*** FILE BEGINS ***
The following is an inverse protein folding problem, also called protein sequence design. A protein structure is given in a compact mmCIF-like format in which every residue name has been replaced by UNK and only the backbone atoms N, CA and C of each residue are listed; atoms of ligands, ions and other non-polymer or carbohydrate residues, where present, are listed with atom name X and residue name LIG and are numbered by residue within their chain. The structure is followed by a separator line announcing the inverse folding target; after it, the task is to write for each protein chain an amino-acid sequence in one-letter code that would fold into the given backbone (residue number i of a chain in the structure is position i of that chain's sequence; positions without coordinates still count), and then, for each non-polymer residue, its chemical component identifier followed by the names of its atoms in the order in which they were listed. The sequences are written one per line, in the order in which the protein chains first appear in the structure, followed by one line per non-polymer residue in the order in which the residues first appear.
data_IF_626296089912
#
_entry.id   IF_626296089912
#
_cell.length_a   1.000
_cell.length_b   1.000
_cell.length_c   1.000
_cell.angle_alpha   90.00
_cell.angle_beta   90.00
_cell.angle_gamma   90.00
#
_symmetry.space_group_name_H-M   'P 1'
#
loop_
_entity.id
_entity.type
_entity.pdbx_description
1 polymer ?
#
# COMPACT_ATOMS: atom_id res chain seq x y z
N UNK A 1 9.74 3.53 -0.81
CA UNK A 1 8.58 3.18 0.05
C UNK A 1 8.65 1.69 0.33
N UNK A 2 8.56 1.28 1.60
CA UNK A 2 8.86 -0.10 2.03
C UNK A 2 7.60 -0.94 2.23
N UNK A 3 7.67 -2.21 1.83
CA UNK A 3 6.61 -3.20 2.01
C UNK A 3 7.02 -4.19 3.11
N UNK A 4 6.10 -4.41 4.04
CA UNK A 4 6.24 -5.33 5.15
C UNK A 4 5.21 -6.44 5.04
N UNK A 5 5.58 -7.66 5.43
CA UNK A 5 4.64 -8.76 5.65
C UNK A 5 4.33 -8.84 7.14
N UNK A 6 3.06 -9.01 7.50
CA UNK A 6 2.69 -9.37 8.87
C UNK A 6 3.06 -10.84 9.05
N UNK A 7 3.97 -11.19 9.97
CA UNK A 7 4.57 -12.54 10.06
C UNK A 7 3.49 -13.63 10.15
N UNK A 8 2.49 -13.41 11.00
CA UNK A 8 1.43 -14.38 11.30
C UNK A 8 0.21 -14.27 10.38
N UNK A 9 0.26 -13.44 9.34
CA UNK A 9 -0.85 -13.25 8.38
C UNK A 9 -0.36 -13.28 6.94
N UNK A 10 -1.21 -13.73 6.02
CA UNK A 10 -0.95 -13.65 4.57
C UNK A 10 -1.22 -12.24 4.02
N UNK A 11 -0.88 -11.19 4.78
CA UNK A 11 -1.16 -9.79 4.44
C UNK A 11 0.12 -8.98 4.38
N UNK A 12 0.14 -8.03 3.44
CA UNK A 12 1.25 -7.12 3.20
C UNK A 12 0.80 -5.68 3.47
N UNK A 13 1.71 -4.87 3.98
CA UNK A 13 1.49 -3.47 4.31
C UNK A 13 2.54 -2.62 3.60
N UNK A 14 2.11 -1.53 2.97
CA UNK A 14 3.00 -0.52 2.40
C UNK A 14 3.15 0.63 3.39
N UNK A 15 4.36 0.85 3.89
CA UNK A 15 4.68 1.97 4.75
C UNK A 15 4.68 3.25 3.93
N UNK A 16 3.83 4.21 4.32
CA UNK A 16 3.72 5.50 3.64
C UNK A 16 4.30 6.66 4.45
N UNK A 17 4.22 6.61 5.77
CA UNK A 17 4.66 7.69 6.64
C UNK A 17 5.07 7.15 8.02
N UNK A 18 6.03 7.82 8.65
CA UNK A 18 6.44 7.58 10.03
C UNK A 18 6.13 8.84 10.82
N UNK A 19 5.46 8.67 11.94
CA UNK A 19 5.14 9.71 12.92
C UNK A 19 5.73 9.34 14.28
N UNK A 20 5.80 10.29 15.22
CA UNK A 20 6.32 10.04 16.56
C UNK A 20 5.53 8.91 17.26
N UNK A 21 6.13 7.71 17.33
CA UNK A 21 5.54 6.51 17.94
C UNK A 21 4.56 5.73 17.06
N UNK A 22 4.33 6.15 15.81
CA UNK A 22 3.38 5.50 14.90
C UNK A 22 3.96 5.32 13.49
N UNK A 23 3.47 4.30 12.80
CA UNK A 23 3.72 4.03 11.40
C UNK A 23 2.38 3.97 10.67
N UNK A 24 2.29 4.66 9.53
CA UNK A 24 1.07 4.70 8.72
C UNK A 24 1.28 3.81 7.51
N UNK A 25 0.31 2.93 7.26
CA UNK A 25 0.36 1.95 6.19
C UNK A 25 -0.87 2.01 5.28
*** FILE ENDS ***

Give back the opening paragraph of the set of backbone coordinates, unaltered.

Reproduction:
The following is an inverse protein folding problem, also called protein sequence design. A protein structure is given in a compact mmCIF-like format in which every residue name has been replaced by UNK and only the backbone atoms N, CA and C of each residue are listed; atoms of ligands, ions and other non-polymer or carbohydrate residues, where present, are listed with atom name X and residue name LIG and are numbered by residue within their chain. The structure is followed by a separator line announcing the inverse folding target; after it, the task is to write for each protein chain an amino-acid sequence in one-letter code that would fold into the given backbone (residue number i of a chain in the structure is position i of that chain's sequence; positions without coordinates still count), and then, for each non-polymer residue, its chemical component identifier followed by the names of its atoms in the order in which they were listed. The sequences are written one per line, in the order in which the protein chains first appear in the structure, followed by one line per non-polymer residue in the order in which the residues first appear.